Foxconn workers are striking again - this time in Chongqing. But you have to look at the map to see why this is an event of extraordinary significance. In a word, these strikes mean that the rice paddies of China have been nearly drained of cheap, docile labor.
Having infamously "thrown in the bearish towel" late last year (must read), Hugh Hendry's Eclectica fund has not enjoyed the kind of money-printing melt-up euphoria he had hoped for in 2014. According to his August letter to investors, the fund is -10.9% year-to-date, shrinking the firm's performance since inception to a mere +0.7%. His positions are intriguing but his commentary can be summed with this sentence alone, "when central banks are actively pursuing a goal of higher prices the most rational course is to tenaciously remain invested in equities." And so he is...
There’s not a single day that we’re not treated to more smart treats about stimulus measures. Are they necessary, are they good, are they bad, who profits from them. It gets really long in the tooth. Today, former ECB head Trichet says unlimited stimulus ‘risks’ blowing bubbles. “Supplying unlimited amounts of liquidity at interest rates close to zero has “unintended counterproductive consequences.” No shit, assclown. Does Jean-Claude really mean to claim he just figured that one out now? Why else did he never say it before? There are 1001 other wise guys like Trichet who’ve only recently seen a sliver of light, and see fit to make the great unwashed party to their new found wisdom.
Overview of the ECB meeting and likely outcomes. More robust analysis than ideological fervor.
Rising rates would hurt bonds and equities but would support gold. This was clearly seen in the 1970s when rising interest rates corresponded with rising gold prices. Gold becomes vulnerable towards the end of an interest rate tightening cycle when there are positive real interest rates and savers earn something on their deposits.
A dispassionate look at what the ECB announced last week and the potential implications
When The Head Of The European Central Bank Lies To Zero Hedge On The Record: Presenting Europe's "Plan Z"Submitted by Tyler Durden on 05/15/2014 14:16 -0500
We are happy to report that Zero Hedge is the first media outlet that Mario Draghi has very publicly, officially, and on the record, lied to. Because as we learned overnight, Europe most certainly had a "plan in place so that the markets don't basically collapse." Only it wasn't as Margio Draghi called it, Plan B. It was a different letter of the alphabet. Thanks to the FT's Peter Spiegel we now know that just over a year ago, in order to preserve the myth that Europe's power echelons are so "confident" with the Eurozone staying together they did not even consider a break up as a potential outcome, Draghi explicitly and on the record lied.
Presenting Europe's Plan Z.
What is the Bundesbank thinking?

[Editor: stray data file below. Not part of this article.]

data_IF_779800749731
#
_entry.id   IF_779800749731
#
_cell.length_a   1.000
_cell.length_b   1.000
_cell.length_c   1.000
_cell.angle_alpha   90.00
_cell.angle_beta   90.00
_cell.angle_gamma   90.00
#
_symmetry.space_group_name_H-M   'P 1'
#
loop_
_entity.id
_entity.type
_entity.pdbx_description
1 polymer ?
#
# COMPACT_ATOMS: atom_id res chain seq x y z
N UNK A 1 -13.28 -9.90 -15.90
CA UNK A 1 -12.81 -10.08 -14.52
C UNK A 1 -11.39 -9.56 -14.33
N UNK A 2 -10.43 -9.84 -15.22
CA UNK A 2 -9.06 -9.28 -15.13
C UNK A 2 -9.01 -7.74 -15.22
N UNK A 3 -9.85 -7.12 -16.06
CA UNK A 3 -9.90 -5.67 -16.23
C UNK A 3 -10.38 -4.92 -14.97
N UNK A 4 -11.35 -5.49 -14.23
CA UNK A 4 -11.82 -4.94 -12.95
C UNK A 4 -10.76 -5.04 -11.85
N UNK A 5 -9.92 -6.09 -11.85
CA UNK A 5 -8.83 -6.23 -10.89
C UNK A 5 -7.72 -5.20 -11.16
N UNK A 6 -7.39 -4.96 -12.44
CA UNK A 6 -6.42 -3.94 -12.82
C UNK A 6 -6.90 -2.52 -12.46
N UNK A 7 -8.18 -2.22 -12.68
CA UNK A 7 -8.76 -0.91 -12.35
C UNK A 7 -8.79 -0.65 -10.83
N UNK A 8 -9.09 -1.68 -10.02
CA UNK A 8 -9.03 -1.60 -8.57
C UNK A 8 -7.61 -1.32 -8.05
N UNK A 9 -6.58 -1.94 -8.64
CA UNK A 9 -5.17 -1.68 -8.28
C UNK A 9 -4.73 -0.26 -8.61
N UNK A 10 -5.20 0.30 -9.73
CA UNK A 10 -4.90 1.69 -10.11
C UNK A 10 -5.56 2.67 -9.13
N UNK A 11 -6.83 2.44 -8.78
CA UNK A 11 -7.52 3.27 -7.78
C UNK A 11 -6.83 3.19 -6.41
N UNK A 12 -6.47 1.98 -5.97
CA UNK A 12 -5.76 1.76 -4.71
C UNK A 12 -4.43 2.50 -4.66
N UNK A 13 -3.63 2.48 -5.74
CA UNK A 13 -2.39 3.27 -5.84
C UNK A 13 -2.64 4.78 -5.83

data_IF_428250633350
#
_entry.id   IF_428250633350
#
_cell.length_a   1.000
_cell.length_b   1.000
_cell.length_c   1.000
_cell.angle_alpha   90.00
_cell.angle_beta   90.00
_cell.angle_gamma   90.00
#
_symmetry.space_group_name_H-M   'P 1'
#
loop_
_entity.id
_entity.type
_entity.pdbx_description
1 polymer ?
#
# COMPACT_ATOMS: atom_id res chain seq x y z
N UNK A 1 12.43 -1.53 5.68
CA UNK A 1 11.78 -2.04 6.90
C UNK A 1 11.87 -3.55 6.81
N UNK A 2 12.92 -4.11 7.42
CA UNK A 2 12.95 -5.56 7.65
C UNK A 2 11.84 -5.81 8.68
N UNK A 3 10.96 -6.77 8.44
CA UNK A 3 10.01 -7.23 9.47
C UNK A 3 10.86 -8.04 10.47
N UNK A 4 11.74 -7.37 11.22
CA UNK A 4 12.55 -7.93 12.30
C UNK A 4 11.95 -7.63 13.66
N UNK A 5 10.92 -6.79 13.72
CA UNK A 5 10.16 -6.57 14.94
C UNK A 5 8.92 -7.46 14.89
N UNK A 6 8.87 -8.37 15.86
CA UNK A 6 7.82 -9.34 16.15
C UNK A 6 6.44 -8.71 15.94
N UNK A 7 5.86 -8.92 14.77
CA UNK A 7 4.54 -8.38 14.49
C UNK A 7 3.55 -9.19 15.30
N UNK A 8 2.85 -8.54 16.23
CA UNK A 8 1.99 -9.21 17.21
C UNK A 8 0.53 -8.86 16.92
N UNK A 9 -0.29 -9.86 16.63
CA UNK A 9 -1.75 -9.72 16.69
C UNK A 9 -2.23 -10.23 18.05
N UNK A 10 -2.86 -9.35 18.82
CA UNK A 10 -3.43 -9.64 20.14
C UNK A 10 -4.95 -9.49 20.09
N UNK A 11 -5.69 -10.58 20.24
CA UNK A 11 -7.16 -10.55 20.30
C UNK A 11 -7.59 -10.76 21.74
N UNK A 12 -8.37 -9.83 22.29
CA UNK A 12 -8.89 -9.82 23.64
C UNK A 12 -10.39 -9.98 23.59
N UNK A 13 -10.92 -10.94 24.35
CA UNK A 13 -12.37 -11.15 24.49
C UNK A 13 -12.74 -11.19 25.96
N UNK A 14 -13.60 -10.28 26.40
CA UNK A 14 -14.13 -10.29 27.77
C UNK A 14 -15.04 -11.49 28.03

Despite record levels of unemployment across Europe (most specifically among the youth), record high (and surging) levels of loan delinquencies, and collapsing credit creation, the leaders of the EU continue to peddle their own brand of dis-information and willful blindness. While UKIP's Nigel Farage tongue-lashings are normally enough, EU's Barroso this morning unleashed the following:
*EU'S BARROSO SAYS ECONOMIC GROWTH 'SLOWLY RETURNING'; SAYS EU AT TURNING POINT IN CRISIS
However, as the following chart of earnings estimated for European firms shows, there is absolutely none, zero, nada sign on a 'turning point' and, as we have noted previously, unless the EUR weakens significantly, Europe will rapidly dip back into re-re-recession once again.
Despite record unemployment, record loan delinquencies, and record low loan creation, Mario Draghi and his merry European men decided now was not the time to cut rates to "help" the real economy. Of course, with peripheral bond and stock markets exploding higher why would he - Europe's 'problems' are solved if the market is to be believed. Of course the ECB press conference will have its smattering of negative rate discussions, QE teases, and OMT confidence-inspiration but the multi-year highs in EUR will continue to hurt Europe's exporters means he'll have to try sometime to jawbone it down.
... we learned what the difference between $85 billion and $75 billion is in the grand scheme of things. Or, in case we haven’t, here is a chart showing just how “vast” the impact of today’s announcement will be on the Fed’s balance sheet at December 31, 2014 when instead of printing well over $5 trillion at its old monetization pace, the Fed’s balance sheet will be only $4.9 trillion.
An interesting overview of Germany's attempt to solidify its hegemony in Europe.
This is our first out of four series where we look at all the various bail-out schemes concocted by Eurocrats.
Today we look at how the ECB has evolved since 2007. In the next three posts we will look at the Target2 system, various fiscal transfer mechanisms and last, but not least the emergence of a full banking union.
It was bound to happen some might say. We were warned! Chinese banks have stopped lending due to pressure from liquidity deposits. Some branches of the Bank of China and the Industrial and Commercial Bank of China have issued statements in which they announce that they are halting lending for a temporary period.
The Financial Times has revealed that Italy is facing losses of €8 billion due to derivative contracts that were taken out in the 1990s and that were restructured during the Eurozone crisis.